Despite concerns about Saudi financing of Islamic studies in the UK, the University of Cambridge and the University of Edinburgh are launching two new research centers, with Saudi financing.
Aiming to boost the study of Islam and promote a better understanding of the Muslim faith, two renowned British universities are launching research centers for Islamic studies thanks to a donation from a Saudi business tycoon, The Independent reported on Thursday May 8.
"I am pleased to support the Center of Islamic Studies at the University of Cambridge and the Center for the Study of Islam in the Contemporary World at the University of Edinburgh," Prince Al Waleed bin Talal told a signing ceremony at Buckingham Palace.
Cambridge and Edinburgh universities will share a £ 16-million donation made by the Saudi businessman, a member of the ruling family.
The signing ceremony was attended on Wednesday May 7, by Prince Philip, the Duke of Edinburgh, and the chancellor of both universities.
The two universities have decades of experience in teaching Islamic studies.
For the past 250 years the university of Edinburgh has been offering a scholarship in Islamic studies.
The university is ranks first among educational institutions offering research on Islamic and Middle Eastern studies.
About 60 undergraduates join Cambridge's Faculty of Asian and Middle Eastern Studies every year.
Its Faculty of Divinity is offering courses for students interested in knowing more about Islam.
The new fund is part of efforts by Prince Al Waleed, the world's 19th richest man with $21 billion, to promote Islamic studies around the world.
Two years ago, he donated $40 million to America's famed Georgetown and Harvard universities for the expansion of their Islamic studies program.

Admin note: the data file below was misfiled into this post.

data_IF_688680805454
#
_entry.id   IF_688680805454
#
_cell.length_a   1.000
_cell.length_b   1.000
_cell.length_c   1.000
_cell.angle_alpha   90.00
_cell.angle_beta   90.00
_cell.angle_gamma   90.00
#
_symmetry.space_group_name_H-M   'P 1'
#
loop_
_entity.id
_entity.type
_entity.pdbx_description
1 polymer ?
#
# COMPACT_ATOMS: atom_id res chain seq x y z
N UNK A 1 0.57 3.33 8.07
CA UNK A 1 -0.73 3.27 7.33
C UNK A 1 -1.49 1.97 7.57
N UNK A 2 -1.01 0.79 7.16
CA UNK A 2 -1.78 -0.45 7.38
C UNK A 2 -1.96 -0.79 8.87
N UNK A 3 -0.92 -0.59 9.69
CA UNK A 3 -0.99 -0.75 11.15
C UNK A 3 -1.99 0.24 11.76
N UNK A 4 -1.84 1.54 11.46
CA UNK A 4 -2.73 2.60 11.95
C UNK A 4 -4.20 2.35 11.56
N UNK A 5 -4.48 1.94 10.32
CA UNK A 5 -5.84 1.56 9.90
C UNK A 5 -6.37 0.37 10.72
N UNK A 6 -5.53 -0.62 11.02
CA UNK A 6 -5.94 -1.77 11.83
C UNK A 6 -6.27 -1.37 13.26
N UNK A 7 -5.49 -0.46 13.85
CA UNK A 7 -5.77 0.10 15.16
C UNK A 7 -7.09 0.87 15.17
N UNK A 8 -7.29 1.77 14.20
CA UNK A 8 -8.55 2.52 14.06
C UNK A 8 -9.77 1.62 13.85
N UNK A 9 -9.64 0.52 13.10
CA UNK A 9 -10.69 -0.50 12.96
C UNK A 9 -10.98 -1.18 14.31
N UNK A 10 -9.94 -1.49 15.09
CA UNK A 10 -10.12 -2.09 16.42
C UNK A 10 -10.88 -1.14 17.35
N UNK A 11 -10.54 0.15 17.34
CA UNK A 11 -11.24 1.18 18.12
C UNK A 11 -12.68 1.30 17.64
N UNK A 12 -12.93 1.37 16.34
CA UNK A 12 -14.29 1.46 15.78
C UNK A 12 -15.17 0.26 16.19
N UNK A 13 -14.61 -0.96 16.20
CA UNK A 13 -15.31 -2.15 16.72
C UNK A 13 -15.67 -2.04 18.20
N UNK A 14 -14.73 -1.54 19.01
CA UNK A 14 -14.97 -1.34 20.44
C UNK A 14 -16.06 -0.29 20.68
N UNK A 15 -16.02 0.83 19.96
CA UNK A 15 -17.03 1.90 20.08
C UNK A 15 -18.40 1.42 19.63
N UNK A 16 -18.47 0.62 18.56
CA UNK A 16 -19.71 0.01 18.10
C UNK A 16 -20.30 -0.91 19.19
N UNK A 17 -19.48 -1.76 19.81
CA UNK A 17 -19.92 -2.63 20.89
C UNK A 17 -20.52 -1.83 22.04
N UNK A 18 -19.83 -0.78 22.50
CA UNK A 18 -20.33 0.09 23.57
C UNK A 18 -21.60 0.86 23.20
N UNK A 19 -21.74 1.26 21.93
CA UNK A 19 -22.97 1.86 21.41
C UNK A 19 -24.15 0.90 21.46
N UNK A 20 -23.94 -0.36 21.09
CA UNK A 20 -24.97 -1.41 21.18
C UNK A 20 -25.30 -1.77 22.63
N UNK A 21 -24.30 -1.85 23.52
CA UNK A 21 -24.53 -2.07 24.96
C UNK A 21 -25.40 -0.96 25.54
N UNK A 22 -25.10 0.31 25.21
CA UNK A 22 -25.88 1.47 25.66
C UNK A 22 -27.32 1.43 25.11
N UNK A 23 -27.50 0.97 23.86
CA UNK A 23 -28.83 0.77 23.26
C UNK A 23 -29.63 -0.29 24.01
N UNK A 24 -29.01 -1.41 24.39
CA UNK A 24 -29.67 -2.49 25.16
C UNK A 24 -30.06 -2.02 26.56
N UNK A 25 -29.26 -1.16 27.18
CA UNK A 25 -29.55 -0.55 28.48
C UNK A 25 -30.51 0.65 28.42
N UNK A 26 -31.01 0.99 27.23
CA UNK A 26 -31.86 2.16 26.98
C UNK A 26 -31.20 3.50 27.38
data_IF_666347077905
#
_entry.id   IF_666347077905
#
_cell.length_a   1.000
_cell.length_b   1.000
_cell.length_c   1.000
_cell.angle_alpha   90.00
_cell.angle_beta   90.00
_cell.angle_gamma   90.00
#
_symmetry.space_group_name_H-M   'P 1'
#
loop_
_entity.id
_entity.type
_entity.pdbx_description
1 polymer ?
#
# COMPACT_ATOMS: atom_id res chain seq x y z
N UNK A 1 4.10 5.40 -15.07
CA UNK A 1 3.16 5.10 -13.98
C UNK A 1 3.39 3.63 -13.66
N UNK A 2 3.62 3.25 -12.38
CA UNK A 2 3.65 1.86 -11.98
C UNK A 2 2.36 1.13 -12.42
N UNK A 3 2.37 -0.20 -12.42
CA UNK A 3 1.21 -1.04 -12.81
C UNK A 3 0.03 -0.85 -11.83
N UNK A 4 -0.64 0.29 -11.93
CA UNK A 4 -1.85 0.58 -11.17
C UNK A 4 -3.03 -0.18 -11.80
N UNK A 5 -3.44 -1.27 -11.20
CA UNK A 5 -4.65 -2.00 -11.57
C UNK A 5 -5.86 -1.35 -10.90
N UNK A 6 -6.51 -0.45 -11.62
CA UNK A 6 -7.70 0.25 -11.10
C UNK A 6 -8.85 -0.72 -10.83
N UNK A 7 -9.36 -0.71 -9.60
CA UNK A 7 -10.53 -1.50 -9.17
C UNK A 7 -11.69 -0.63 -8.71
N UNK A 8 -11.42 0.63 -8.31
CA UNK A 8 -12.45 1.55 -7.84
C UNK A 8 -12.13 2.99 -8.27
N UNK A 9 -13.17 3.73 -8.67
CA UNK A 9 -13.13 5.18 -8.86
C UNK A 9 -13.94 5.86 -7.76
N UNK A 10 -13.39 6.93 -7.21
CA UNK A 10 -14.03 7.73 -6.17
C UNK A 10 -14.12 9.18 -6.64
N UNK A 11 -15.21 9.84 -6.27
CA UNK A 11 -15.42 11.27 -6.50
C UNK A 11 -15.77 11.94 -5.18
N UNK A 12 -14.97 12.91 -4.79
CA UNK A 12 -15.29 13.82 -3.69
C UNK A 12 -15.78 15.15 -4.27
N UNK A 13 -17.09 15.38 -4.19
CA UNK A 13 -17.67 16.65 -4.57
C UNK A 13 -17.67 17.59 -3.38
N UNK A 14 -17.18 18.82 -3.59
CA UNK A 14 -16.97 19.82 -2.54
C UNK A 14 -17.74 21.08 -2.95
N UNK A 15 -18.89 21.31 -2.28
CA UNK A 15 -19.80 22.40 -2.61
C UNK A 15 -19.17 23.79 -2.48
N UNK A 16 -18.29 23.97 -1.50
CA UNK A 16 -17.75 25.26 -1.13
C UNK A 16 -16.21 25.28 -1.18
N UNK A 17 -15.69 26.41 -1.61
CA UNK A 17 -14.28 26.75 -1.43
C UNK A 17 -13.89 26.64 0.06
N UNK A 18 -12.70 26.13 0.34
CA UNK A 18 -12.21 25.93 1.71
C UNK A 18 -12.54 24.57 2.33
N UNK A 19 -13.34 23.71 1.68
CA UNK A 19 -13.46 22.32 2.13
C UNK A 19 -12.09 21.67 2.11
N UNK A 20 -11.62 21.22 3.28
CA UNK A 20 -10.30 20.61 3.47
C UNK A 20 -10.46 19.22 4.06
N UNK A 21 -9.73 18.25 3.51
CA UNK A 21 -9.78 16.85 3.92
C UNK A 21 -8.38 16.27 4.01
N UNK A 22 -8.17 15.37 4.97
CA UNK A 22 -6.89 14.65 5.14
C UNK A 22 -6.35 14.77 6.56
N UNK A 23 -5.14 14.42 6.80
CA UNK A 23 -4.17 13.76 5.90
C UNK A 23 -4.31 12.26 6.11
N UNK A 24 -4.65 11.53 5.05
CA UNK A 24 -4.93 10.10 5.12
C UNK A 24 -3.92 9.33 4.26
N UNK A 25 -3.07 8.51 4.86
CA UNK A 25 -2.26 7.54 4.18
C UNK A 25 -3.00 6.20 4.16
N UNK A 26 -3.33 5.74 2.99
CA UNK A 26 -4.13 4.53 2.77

Prince Al Waleed's Kingdom Foundation KF charity has also financed a host of cultural, educational and philanthropic ventures around the globe.
Cambridge's Prince Al Waleed Center of Islamic Studies will seek to develop constructive and critical awareness of the role of Islam in wider society.
Edinburgh's Prince Al Waleed Bin Talal Center for the Study of Islam in the Modern World will focus on promoting understanding of the history of Islamic civilization and of Muslims in Britain, home to two million Muslims.
"It is paramount for both Islam and the West to reach mutual ground for pro-active dialogue, respect, acceptance and tolerance," said Prince Al Waleed.
"We are determined to continue building the bridge between Islam and the West for peace and humanity."
Professor Yasir Suleiman, director of the Center for Middle Eastern and Islamic Studies at Cambridge, agrees.
"The aim of the center will be to foster a deeper understanding between Islam and the West through the twin paths of high-quality research and an energetic outreach program."
He asserted that they will seek to advance tolerance, mutual understanding and cross-cultural dialogue between Islam and the West.
Public lectures, conferences and summer schools will be used to promote better understanding, with policymakers from both worlds invited to become visiting fellows at the center.
"We intend to create a world-class cadre of researchers and build partnerships with other centers and members of the European Muslim community."
Source: Islam Online (English)
See also: UK: Concerns over funding of Islamic studies